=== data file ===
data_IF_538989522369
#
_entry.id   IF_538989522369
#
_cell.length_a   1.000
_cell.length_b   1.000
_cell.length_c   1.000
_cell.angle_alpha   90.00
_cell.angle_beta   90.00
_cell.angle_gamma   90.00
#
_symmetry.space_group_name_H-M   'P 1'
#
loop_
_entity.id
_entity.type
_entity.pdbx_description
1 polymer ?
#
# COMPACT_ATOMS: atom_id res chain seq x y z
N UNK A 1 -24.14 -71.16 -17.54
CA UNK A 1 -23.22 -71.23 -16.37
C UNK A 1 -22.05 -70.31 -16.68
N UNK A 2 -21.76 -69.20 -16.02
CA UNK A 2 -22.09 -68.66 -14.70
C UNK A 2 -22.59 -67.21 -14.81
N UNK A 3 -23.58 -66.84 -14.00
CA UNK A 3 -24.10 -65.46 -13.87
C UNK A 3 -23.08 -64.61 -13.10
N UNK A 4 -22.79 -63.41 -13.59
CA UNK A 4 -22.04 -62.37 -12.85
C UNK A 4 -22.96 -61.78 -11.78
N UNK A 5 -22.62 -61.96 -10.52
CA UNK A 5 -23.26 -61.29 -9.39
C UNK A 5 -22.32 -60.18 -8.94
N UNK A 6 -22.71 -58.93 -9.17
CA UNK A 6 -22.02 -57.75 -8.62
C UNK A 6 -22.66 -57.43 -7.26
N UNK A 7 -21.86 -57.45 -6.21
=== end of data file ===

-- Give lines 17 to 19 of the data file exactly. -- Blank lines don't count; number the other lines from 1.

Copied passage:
_entity.pdbx_description
1 polymer ?
#